Canonical Plans Ubuntu Release For Tablet PCs

It's one thing when Apple tips their hat to Microsoft by announcing that Bing is now a selectable search engine within the next iOS release, but when someone in the Linux world gives a hat tip to Apple, well, we all had to check and make sure the world below wasn't frozen over. Canonical's CEO Chris Kenyon recently had a discussion surrounding tablets and slate PCs, and this is one of the lines: "The devices world is a really exciting space right now and we're really bullish on it; hats off to the iPad team for doing what they did."

There's no doubt that many people are crediting Apple to bringing mainstream attention to a form factor that failed years ago in most sectors, and now everyone seems to be putting together plans to rival the Apple tablet that has managed to sell two million units in around two months. What's interesting is that a major Linux build is also following suit, not waiting to see if this bandwagon will be short lived. Canonical is responsible for what's possible the world's most popular consumer Linux build: Ubuntu.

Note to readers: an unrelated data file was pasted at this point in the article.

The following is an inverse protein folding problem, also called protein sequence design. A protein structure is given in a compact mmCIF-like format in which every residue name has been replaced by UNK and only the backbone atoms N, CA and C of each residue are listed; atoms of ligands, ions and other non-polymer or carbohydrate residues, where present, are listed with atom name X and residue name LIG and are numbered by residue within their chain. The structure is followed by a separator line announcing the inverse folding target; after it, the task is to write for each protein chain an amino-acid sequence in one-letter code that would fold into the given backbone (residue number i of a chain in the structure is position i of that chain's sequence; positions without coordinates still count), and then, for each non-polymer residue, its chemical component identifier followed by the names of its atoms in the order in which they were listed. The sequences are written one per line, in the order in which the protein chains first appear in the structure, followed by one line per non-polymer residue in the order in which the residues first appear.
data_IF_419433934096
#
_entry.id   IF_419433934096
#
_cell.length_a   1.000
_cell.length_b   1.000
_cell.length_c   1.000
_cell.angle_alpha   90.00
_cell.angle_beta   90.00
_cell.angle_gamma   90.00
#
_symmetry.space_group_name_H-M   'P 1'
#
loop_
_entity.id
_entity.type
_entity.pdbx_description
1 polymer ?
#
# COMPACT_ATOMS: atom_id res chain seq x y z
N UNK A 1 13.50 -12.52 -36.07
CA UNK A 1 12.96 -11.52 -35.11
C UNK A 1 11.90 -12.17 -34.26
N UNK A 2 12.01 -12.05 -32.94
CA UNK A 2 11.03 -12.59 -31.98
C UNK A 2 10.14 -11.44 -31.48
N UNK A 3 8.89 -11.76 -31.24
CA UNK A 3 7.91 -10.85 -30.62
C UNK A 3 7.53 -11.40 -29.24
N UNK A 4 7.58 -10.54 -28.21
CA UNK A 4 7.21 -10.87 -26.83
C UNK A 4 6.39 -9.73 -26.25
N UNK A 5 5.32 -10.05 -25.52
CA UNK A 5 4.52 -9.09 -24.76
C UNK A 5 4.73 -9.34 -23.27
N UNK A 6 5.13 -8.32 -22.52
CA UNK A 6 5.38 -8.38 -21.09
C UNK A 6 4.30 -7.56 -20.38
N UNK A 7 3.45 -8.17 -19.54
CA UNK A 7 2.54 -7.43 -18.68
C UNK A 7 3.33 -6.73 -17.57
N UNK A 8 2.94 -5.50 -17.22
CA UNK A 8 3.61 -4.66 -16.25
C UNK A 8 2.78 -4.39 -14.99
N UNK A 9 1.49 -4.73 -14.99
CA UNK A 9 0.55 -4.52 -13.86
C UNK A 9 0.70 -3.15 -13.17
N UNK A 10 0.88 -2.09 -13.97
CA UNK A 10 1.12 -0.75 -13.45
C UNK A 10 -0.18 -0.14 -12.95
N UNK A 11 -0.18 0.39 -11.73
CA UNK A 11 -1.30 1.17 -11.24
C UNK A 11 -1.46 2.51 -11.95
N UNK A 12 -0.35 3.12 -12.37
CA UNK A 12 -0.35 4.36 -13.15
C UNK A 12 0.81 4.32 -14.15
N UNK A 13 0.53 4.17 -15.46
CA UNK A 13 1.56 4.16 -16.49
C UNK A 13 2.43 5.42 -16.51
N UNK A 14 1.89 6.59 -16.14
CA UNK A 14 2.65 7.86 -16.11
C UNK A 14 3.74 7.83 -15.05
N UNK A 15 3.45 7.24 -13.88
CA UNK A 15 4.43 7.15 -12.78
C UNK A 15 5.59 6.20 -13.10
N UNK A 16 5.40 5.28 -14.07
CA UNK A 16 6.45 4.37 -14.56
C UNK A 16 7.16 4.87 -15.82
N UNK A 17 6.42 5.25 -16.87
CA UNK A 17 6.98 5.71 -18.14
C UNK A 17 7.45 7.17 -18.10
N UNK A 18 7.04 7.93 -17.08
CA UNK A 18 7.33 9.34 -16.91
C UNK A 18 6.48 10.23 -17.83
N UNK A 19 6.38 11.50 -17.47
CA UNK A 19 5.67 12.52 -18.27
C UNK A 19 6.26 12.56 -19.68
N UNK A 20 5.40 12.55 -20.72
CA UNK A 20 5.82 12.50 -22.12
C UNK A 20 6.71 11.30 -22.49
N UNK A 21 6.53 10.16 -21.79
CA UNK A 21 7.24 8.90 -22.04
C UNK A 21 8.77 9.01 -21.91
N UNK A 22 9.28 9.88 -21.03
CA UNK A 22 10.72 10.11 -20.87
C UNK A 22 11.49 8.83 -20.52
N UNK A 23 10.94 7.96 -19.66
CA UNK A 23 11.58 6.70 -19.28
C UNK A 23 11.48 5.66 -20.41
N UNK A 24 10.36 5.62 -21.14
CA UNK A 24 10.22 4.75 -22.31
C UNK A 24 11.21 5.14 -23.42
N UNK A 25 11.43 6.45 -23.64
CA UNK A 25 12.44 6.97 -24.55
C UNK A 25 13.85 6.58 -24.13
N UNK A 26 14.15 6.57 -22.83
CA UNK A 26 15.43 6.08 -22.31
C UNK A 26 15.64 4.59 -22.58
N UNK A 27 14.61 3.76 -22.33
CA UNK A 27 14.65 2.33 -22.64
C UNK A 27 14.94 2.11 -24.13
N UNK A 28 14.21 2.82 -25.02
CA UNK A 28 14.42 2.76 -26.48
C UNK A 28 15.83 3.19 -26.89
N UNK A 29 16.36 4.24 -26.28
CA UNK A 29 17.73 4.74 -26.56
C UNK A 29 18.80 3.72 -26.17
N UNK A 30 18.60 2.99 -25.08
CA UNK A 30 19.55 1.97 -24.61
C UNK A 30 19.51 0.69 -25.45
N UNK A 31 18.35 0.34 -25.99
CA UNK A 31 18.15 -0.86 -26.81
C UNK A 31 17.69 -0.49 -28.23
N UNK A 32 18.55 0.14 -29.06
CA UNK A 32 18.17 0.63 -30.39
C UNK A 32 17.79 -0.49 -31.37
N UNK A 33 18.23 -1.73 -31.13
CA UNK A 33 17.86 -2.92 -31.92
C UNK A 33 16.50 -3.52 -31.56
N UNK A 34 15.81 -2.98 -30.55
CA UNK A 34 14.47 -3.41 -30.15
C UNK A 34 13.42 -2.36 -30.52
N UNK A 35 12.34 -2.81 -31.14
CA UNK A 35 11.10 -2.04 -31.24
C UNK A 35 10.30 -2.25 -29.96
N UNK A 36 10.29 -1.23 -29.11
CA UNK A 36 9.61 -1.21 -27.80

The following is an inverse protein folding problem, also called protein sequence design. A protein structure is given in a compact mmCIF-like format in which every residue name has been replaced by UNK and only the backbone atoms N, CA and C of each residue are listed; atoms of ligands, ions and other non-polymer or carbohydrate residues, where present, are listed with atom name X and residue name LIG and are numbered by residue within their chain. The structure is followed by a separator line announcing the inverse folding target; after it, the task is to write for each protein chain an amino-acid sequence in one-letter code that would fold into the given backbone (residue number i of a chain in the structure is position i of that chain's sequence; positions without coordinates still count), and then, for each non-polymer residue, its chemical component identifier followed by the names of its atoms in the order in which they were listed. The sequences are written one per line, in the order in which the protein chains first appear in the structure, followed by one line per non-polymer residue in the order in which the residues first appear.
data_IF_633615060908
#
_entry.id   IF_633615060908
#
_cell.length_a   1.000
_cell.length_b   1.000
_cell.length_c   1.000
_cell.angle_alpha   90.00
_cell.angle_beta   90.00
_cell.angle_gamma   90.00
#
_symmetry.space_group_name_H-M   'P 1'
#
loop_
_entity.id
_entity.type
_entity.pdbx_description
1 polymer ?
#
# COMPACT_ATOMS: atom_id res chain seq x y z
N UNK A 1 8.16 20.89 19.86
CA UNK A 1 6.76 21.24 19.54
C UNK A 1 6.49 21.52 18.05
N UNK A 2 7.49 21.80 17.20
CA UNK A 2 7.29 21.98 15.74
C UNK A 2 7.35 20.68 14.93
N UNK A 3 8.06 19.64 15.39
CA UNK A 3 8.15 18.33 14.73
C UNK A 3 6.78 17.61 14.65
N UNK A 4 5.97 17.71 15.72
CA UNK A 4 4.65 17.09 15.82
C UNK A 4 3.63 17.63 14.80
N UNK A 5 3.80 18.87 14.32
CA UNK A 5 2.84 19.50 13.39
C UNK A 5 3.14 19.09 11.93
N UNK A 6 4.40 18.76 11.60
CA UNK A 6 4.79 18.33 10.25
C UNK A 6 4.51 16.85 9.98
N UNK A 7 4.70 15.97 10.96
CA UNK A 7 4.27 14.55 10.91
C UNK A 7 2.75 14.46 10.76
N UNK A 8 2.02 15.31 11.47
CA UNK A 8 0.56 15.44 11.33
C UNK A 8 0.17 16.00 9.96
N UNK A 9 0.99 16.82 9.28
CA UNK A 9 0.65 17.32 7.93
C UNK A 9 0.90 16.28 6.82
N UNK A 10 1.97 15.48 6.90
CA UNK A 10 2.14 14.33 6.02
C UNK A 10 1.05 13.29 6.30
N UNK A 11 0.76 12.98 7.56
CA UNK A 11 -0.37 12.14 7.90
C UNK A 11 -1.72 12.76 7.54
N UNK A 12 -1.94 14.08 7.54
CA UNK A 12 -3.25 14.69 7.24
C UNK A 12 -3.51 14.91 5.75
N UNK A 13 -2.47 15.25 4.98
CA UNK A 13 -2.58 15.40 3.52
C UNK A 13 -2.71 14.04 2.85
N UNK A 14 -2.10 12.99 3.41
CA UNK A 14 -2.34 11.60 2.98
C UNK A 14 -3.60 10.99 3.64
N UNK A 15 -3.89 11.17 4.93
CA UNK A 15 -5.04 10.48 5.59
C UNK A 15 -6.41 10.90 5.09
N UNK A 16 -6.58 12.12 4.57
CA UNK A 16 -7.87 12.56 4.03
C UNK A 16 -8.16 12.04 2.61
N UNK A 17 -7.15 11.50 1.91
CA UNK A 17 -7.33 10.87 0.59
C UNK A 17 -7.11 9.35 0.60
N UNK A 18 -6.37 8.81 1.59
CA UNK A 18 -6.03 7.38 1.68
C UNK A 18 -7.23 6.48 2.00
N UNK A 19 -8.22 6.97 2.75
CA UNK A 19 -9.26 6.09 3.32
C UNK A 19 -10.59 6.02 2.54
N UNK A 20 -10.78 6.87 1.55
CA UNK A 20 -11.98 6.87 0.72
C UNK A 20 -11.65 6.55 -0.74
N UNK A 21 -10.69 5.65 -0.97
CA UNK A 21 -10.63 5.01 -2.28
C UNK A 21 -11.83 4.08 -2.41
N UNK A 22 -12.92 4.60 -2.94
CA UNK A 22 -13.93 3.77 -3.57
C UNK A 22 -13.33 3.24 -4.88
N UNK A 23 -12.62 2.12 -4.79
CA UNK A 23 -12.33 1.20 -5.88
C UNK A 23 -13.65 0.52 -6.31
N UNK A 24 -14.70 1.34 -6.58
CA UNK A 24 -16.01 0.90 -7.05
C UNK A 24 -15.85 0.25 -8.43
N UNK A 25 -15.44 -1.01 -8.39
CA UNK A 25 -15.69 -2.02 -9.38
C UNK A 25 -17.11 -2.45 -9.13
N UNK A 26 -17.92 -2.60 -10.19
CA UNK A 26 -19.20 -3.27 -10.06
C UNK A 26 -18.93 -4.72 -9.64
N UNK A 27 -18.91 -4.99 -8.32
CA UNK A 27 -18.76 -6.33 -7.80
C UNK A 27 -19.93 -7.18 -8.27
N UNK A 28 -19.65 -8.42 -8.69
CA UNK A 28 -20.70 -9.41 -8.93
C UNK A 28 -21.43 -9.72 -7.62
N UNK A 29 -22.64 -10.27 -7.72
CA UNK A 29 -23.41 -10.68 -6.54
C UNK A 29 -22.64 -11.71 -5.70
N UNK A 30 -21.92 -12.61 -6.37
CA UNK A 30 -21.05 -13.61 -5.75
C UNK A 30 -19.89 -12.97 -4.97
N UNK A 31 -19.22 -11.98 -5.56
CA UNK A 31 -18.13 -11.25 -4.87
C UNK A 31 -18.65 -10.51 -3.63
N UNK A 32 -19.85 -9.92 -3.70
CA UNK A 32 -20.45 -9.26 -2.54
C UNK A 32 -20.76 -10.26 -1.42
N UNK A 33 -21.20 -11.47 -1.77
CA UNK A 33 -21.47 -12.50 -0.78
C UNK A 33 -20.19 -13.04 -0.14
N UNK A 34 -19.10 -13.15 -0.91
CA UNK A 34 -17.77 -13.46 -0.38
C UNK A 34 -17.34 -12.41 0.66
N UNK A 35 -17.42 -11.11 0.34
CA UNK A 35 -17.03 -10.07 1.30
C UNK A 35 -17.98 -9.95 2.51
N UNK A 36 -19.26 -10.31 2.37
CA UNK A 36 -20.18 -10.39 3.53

It's still not used nearly as much as Windows or OS X, but it certainly has a dedicated user base that's growing by the day. In the near future, we may see an Ubuntu tailored specifically for tablets, as the company strives to extend their presence in the mobile arena. According to Kenyon, Ubuntu could be customized for tablets by late in next year's Q1, with him stating that the company has "broader and bigger ambitions than just netbooks." In fact, Ubuntu already has a build made specifically for netbooks, so it shouldn't be too difficult to whittle that down a bit more for extra mobile devices.

The tablet-specific version will be built about v10.10, which is currently code-named Maverick Meerkat in keeping with tradition. There are also plans to merge the tablet and netbook OS into a single Ubuntu Light, which certainly makes a lot of sense given the move to touch even in the netbook space. It'll be interesting to see how this shakes out; Microsoft seems content with using a full version of Windows 7 even on tablets, while some consumers may prefer a more stripped-down experience. Could this be an opportunity for Linux to leapfrog Windows? Maybe!